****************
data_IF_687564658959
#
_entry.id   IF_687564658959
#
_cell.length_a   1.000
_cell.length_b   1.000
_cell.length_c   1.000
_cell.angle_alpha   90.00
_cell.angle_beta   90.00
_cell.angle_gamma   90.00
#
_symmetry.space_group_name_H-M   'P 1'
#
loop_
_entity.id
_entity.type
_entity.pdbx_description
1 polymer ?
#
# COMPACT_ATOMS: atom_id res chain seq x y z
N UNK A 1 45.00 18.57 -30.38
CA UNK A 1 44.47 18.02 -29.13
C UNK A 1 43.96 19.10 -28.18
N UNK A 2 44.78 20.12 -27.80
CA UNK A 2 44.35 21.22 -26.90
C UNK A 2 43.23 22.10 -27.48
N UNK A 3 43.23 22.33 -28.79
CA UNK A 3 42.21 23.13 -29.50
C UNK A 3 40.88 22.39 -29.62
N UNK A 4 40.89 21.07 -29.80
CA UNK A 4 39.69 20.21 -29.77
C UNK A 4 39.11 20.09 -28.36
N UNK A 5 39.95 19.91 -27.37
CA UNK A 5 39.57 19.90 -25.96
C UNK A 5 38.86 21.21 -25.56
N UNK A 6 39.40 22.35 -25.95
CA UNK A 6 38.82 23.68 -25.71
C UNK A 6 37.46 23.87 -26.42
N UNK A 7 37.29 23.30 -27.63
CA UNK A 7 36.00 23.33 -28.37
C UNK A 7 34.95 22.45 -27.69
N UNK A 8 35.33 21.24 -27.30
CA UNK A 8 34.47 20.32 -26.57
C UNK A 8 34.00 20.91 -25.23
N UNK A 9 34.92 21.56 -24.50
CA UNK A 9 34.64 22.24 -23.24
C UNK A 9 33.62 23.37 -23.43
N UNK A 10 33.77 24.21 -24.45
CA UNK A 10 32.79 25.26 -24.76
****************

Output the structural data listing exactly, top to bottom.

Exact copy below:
data_IF_687564658959
#
_entry.id   IF_687564658959
#
_cell.length_a   1.000
_cell.length_b   1.000
_cell.length_c   1.000
_cell.angle_alpha   90.00
_cell.angle_beta   90.00
_cell.angle_gamma   90.00
#
_symmetry.space_group_name_H-M   'P 1'
#
loop_
_entity.id
_entity.type
_entity.pdbx_description
1 polymer ?
#
# COMPACT_ATOMS: atom_id res chain seq x y z
N UNK A 1 45.00 18.57 -30.38
CA UNK A 1 44.47 18.02 -29.13
C UNK A 1 43.96 19.10 -28.18
N UNK A 2 44.78 20.12 -27.80
CA UNK A 2 44.35 21.22 -26.90
C UNK A 2 43.23 22.10 -27.48
N UNK A 3 43.23 22.33 -28.79
CA UNK A 3 42.21 23.13 -29.50
C UNK A 3 40.88 22.39 -29.62
N UNK A 4 40.89 21.07 -29.80
CA UNK A 4 39.69 20.21 -29.77
C UNK A 4 39.11 20.09 -28.36
N UNK A 5 39.95 19.91 -27.37
CA UNK A 5 39.57 19.90 -25.96
C UNK A 5 38.86 21.21 -25.56
N UNK A 6 39.40 22.35 -25.95
CA UNK A 6 38.82 23.68 -25.71
C UNK A 6 37.46 23.87 -26.42
N UNK A 7 37.29 23.30 -27.63
CA UNK A 7 36.00 23.33 -28.37
C UNK A 7 34.95 22.45 -27.69
N UNK A 8 35.33 21.24 -27.30
CA UNK A 8 34.47 20.32 -26.57
C UNK A 8 34.00 20.91 -25.23
N UNK A 9 34.92 21.56 -24.50
CA UNK A 9 34.64 22.24 -23.24
C UNK A 9 33.62 23.37 -23.43
N UNK A 10 33.77 24.21 -24.45
CA UNK A 10 32.79 25.26 -24.76